Saturday, March 21, 2009

Black and White

We just returned from a retrospective at the Copper Shade Tree and Gallery at Round Top of photographs made by Alfred Black. (A benefit for the Round Top Library.) Most of them are black and white, made with a 70mm Hasselblad (sp)large format camera. This is the type of box camera where you get under a hood and compose the photograph on ground glass, upside down. The result in the hands of a competent photographer--and Black was much more than competent--is gorgeous. Blacks like silk, whites burning with intensity. I was searching the internet for examples of his work, but I couldn't find any. Black worked as a petroleum landman for much of his career, making photographs in the places where his work would take him. Seeing those beautiful, hand-developed pictures just makes me ache again for the skill, the patience, the equipment, necessary to render light so seductively.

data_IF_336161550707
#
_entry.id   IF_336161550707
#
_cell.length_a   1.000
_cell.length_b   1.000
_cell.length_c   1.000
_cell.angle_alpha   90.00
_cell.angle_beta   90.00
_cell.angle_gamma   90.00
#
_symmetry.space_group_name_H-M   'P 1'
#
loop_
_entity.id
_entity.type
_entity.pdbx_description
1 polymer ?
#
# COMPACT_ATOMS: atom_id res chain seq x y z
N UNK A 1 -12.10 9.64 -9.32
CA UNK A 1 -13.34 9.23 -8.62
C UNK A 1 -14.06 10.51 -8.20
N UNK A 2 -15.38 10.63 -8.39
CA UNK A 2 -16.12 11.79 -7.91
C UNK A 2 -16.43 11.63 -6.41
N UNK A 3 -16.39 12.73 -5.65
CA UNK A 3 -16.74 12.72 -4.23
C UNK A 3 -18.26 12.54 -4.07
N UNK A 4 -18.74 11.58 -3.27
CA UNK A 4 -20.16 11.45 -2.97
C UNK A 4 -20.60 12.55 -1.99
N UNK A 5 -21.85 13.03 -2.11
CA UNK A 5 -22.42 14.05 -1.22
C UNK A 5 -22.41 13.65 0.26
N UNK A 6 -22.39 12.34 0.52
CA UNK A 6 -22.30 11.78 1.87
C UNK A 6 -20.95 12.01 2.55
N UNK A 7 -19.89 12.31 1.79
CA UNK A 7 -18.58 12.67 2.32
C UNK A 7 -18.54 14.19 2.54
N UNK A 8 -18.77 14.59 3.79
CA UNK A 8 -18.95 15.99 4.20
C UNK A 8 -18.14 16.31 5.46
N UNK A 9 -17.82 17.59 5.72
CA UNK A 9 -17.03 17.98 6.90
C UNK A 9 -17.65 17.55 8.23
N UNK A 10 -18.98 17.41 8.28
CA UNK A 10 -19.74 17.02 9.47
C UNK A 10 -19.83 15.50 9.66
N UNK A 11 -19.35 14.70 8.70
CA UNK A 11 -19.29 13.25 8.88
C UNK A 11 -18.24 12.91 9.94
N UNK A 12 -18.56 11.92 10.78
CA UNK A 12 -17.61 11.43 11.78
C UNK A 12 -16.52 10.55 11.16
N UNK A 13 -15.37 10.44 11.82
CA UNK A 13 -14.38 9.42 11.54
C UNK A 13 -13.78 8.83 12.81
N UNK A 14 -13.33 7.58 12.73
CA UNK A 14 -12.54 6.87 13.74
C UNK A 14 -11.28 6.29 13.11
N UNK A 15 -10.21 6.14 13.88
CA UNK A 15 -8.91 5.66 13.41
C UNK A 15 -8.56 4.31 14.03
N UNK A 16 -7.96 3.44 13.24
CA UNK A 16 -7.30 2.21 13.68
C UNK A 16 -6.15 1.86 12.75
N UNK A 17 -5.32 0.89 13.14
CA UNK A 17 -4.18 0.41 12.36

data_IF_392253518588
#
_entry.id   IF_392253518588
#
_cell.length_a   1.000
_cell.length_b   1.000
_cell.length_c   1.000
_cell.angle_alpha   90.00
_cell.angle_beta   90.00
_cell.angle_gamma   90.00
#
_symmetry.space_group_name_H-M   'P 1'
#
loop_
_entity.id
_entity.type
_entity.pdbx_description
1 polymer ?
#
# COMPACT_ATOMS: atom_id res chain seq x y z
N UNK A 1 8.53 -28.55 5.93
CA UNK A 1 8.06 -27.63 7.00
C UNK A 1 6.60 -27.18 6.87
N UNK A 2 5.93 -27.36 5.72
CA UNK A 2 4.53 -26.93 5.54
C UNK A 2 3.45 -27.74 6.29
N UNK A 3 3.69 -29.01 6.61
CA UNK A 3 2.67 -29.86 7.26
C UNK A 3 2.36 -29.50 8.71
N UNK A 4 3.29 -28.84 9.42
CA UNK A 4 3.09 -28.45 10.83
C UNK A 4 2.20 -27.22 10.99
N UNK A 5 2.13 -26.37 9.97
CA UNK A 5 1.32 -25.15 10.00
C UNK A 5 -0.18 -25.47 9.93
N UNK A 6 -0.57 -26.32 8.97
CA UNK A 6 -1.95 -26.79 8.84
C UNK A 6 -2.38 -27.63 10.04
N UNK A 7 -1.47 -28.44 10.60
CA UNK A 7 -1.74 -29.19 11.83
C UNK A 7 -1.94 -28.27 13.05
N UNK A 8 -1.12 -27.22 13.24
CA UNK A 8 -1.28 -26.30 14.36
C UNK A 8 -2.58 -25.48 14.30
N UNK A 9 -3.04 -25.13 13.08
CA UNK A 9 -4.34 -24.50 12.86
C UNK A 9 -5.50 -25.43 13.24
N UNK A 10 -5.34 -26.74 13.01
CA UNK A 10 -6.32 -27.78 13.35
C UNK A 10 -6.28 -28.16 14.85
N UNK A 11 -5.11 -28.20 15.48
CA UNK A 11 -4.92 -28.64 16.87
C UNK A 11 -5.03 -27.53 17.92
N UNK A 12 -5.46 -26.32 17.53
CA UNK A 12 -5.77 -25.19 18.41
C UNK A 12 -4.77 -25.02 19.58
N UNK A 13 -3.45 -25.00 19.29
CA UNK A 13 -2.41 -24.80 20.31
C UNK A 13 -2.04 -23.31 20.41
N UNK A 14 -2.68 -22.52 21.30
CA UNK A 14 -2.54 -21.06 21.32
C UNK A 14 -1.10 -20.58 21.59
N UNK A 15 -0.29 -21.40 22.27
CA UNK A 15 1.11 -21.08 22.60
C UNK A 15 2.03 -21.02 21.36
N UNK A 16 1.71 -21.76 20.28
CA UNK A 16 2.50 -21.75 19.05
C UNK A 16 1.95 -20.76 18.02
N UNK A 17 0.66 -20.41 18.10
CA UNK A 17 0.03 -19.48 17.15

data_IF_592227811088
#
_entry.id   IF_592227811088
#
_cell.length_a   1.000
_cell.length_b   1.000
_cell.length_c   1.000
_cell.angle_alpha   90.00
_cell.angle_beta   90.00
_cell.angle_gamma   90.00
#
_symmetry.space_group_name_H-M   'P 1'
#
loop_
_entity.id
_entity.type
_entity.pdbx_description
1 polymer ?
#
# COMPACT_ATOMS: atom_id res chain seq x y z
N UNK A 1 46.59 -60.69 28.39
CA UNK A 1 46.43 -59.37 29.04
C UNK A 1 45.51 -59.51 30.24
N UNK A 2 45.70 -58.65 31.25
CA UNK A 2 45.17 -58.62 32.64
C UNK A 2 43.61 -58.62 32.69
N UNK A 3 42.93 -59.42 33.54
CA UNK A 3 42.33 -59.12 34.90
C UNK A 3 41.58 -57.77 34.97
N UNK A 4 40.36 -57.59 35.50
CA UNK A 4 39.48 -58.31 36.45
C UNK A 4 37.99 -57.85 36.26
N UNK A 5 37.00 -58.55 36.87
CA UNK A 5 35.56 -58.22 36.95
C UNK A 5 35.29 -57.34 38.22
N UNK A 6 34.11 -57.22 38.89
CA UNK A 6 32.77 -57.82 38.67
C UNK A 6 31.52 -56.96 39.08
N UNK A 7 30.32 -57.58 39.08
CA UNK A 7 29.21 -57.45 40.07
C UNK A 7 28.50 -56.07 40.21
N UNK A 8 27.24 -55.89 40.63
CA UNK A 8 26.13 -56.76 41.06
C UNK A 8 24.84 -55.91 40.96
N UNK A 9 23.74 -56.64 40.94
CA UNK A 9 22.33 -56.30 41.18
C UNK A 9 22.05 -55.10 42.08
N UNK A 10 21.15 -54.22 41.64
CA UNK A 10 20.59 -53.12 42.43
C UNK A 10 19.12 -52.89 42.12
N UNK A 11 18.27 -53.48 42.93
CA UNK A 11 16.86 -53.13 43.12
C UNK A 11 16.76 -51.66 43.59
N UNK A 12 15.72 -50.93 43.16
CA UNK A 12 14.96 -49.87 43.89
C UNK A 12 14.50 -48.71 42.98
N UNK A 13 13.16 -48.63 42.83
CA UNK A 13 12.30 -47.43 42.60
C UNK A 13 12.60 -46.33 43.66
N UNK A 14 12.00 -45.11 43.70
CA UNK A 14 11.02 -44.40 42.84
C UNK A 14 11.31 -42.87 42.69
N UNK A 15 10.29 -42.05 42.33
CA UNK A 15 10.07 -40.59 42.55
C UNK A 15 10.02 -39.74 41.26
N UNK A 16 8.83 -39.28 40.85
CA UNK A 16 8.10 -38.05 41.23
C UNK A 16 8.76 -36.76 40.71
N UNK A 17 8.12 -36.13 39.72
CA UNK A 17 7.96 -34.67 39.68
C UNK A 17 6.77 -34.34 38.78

6 comments:

Sydney said...

I wonder if you would like my BFF's photos then. She shoots only in B&W, but in negative and one of them is in the collection at MOMA NYC. She has some really interesting stuff. Is also a professor and head of the photography dept. at Hofstra.

www.barbarajaffe.com

welcome back! Great weather for your return

Bdogs said...

Sydney, I just looked at her site. Those images are extraordinary. The luminosity is incredible. Thank you so much for the link. I wonder how she prints negatives...

The Weaver of Grass said...

Bdogs - I am afraid that those days have passed when you had to have such skill to take a good photograph - now everything is digital and although the images are fantastic they don't need the skills, creativity and ingenuity that the old ones did.

The Weaver of Grass said...

I am sad to say that those days have largely gone with the advent of digital camers - but like you I look at some of the old photographs that took such skill to take andI regret their passing.

jinksy said...

This takes me back to art college days - we had a couple of the big, old get-under-the-black-cloth cameras to use sometimes, when we were learning about photography. The latest, tiny digital ones are worlds apart!

Bdogs said...

I've seen some wonderful digital pictures, too, and have been trying to achieve the sharpness on my own that I see in published work. I could never get the hang of working on glass upside down.And you had to have the patience of stones, never my strong point.